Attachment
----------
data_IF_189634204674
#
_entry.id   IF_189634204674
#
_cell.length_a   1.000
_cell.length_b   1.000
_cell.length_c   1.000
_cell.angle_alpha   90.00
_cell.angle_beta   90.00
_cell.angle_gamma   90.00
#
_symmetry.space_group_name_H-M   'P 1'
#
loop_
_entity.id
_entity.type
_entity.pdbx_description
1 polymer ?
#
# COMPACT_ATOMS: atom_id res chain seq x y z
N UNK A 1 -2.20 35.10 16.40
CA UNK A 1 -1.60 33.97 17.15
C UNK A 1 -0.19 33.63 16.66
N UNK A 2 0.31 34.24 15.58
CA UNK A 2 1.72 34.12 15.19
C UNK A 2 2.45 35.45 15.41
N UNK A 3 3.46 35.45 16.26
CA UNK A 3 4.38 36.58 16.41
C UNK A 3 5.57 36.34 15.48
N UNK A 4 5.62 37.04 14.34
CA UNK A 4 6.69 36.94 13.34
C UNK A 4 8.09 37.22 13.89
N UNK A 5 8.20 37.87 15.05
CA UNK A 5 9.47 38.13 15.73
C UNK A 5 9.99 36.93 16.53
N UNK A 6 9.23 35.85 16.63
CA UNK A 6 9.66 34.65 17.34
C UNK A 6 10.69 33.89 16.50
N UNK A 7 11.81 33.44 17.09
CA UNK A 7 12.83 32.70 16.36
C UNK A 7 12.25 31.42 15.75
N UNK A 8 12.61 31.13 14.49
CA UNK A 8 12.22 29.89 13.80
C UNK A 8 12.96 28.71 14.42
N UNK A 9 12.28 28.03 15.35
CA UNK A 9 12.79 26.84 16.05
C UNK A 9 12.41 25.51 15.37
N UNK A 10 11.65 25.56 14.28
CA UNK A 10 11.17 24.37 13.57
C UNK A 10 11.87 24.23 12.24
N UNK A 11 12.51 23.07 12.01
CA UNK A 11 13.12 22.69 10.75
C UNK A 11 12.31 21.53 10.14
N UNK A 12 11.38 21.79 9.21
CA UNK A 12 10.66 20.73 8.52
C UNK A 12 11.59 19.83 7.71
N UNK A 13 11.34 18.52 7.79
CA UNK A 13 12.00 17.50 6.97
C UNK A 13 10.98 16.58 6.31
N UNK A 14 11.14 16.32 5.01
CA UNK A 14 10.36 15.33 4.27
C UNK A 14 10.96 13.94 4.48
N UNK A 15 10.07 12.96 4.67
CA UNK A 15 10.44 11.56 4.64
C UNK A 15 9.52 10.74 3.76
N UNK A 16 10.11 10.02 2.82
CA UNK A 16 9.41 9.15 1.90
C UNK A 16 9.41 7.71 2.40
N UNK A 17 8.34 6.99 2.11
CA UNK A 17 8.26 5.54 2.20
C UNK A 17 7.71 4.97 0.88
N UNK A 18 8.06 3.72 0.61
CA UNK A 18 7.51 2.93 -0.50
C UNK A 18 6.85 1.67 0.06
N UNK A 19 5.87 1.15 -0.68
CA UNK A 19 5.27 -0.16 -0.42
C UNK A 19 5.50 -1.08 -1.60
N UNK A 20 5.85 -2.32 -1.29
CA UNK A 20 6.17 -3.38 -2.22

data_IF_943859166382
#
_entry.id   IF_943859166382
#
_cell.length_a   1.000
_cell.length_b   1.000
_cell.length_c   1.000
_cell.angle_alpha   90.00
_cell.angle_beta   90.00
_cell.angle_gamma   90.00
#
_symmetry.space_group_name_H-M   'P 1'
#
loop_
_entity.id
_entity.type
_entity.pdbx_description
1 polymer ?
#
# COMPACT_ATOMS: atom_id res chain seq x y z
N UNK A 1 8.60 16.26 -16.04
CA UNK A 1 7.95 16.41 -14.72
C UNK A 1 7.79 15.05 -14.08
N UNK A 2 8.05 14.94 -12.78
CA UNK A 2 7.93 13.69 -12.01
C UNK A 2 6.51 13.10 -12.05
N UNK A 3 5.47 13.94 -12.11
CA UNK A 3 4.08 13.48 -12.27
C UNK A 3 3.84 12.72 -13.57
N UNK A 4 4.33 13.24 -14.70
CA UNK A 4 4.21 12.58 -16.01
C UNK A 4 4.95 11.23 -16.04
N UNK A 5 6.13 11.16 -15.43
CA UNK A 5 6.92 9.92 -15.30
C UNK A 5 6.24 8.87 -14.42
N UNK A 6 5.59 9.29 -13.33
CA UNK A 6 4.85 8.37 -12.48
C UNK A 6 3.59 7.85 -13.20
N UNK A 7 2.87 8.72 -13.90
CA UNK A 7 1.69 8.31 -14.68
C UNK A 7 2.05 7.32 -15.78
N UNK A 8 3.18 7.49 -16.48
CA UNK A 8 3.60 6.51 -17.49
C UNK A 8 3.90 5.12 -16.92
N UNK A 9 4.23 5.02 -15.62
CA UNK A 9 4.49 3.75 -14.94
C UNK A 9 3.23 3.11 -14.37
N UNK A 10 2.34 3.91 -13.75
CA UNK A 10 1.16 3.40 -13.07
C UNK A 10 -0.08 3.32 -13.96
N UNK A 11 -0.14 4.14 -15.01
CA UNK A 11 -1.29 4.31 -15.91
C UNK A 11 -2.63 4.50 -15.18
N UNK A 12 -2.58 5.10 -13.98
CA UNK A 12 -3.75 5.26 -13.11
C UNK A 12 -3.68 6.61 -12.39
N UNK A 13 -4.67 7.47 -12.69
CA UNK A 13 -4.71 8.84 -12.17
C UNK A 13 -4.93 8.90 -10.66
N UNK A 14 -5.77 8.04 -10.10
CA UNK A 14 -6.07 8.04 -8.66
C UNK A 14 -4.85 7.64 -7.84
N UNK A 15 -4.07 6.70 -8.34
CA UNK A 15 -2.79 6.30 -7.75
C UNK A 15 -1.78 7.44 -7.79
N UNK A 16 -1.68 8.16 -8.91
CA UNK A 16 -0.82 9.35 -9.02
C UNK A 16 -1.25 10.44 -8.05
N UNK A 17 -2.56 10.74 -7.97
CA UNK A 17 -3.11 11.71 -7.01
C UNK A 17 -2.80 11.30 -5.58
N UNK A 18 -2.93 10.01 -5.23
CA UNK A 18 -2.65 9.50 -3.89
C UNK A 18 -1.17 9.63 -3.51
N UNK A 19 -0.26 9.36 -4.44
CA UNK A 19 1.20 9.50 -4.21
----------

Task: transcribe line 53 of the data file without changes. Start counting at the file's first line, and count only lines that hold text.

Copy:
C UNK A 11 12.31 21.53 10.14